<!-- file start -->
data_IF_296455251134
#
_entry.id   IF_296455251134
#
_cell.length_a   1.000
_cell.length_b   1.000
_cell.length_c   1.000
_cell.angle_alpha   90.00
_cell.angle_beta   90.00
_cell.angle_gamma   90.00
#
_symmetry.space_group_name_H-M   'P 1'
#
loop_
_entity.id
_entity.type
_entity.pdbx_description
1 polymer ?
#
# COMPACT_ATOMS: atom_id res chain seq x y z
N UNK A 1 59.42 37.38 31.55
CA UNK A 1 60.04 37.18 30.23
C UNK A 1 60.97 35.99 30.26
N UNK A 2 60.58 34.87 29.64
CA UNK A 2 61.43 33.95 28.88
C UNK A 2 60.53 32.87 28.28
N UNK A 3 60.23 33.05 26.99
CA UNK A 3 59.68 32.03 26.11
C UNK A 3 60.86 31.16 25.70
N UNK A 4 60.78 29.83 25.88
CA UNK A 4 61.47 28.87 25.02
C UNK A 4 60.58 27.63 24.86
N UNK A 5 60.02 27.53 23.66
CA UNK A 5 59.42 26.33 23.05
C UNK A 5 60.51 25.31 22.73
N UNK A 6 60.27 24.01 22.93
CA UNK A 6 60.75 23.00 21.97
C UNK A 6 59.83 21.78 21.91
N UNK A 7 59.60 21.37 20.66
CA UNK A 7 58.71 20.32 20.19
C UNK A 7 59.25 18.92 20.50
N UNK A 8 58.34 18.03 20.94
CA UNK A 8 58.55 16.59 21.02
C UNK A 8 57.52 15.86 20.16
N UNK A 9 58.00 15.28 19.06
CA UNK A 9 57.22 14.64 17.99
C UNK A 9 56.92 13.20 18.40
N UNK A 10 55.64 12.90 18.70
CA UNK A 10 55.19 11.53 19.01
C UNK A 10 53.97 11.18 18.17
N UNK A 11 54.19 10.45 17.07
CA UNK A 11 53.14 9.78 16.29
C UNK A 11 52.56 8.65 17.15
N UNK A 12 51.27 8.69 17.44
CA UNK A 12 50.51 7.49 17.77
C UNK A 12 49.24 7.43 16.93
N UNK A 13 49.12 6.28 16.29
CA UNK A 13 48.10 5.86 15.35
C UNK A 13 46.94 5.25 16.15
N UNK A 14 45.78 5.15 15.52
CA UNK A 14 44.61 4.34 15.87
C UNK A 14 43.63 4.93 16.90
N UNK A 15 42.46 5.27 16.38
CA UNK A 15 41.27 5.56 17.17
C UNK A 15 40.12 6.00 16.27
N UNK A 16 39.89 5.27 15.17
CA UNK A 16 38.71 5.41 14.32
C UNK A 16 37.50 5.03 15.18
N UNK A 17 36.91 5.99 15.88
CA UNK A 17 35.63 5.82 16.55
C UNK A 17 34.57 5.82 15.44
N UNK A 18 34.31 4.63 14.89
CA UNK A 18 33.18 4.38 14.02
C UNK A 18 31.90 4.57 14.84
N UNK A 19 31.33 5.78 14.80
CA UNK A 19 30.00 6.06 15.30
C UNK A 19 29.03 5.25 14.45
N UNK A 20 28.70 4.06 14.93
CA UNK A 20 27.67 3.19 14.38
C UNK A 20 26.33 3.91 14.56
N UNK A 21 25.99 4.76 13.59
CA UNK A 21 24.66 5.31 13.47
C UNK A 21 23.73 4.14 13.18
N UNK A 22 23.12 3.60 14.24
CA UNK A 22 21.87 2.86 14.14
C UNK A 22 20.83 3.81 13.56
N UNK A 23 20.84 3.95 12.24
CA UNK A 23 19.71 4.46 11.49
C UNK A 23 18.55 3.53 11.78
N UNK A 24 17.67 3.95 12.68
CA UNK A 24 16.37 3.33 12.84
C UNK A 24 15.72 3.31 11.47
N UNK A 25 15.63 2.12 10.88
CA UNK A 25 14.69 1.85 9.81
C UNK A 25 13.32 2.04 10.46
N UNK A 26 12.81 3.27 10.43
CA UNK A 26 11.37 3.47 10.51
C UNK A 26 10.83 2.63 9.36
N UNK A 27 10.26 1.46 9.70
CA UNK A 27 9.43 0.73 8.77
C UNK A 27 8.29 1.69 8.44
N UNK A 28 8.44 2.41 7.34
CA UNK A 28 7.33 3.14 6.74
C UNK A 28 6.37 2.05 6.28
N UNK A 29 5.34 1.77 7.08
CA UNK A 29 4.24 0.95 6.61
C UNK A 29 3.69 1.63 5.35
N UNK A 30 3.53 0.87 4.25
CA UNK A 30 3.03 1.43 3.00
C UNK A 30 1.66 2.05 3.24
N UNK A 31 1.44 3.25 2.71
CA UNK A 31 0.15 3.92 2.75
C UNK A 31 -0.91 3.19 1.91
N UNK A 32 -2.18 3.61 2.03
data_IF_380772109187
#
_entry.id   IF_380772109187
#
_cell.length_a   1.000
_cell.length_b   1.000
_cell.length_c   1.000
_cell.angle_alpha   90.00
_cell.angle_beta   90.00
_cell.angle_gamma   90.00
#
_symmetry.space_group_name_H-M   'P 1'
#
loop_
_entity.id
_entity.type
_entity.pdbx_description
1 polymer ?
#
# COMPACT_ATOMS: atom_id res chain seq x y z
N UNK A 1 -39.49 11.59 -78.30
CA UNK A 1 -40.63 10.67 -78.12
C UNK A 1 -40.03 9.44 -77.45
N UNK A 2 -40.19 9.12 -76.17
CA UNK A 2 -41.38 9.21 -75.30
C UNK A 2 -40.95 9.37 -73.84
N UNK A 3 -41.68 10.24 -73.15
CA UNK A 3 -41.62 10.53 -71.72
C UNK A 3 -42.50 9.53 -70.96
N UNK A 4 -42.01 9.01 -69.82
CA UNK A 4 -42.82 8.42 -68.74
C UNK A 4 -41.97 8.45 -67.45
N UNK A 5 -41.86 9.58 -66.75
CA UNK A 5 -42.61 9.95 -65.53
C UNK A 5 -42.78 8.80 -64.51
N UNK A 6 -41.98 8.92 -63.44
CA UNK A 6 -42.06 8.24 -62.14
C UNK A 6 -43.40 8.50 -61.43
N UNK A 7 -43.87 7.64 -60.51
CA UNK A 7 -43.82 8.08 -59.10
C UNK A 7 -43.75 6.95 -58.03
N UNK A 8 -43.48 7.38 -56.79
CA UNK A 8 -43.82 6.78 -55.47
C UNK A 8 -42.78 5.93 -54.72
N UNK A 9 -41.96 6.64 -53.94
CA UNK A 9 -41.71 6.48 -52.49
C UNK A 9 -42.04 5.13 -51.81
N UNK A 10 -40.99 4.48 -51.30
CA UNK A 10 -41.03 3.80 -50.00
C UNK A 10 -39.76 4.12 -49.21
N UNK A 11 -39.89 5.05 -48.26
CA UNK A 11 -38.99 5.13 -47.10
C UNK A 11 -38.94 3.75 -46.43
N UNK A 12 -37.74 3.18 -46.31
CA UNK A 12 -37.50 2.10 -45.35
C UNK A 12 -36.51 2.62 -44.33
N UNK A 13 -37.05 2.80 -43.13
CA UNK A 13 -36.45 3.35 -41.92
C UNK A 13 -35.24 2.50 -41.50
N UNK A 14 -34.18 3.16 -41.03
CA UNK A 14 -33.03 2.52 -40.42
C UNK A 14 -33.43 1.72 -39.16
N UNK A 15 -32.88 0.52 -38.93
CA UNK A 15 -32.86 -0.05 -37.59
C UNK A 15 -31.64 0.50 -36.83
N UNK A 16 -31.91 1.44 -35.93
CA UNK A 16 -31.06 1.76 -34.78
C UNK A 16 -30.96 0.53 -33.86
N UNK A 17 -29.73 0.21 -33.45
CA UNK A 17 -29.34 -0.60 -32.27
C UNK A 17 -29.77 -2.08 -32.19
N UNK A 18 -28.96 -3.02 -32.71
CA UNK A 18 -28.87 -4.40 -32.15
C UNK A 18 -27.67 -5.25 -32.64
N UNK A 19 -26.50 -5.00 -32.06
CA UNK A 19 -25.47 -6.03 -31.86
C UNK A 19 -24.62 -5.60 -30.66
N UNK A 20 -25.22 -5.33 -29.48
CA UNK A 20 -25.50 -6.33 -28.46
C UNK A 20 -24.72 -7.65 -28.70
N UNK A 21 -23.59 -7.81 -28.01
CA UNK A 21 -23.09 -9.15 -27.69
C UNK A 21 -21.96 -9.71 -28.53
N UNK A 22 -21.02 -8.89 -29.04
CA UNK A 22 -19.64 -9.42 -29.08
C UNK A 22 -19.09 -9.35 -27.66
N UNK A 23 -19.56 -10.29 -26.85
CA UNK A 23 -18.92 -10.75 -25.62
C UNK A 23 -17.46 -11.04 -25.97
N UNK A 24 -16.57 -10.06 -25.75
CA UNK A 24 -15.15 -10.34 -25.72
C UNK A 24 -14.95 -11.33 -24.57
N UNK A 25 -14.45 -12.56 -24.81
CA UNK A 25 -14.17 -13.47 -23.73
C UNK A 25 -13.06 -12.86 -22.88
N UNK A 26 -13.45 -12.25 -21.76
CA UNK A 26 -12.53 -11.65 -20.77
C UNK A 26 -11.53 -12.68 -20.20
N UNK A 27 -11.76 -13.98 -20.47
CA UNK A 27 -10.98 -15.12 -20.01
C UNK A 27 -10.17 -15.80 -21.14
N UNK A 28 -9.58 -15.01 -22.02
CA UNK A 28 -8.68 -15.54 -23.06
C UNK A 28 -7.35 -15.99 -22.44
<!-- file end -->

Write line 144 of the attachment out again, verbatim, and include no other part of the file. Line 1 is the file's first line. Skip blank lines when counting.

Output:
N UNK A 4 -42.01 9.01 -69.82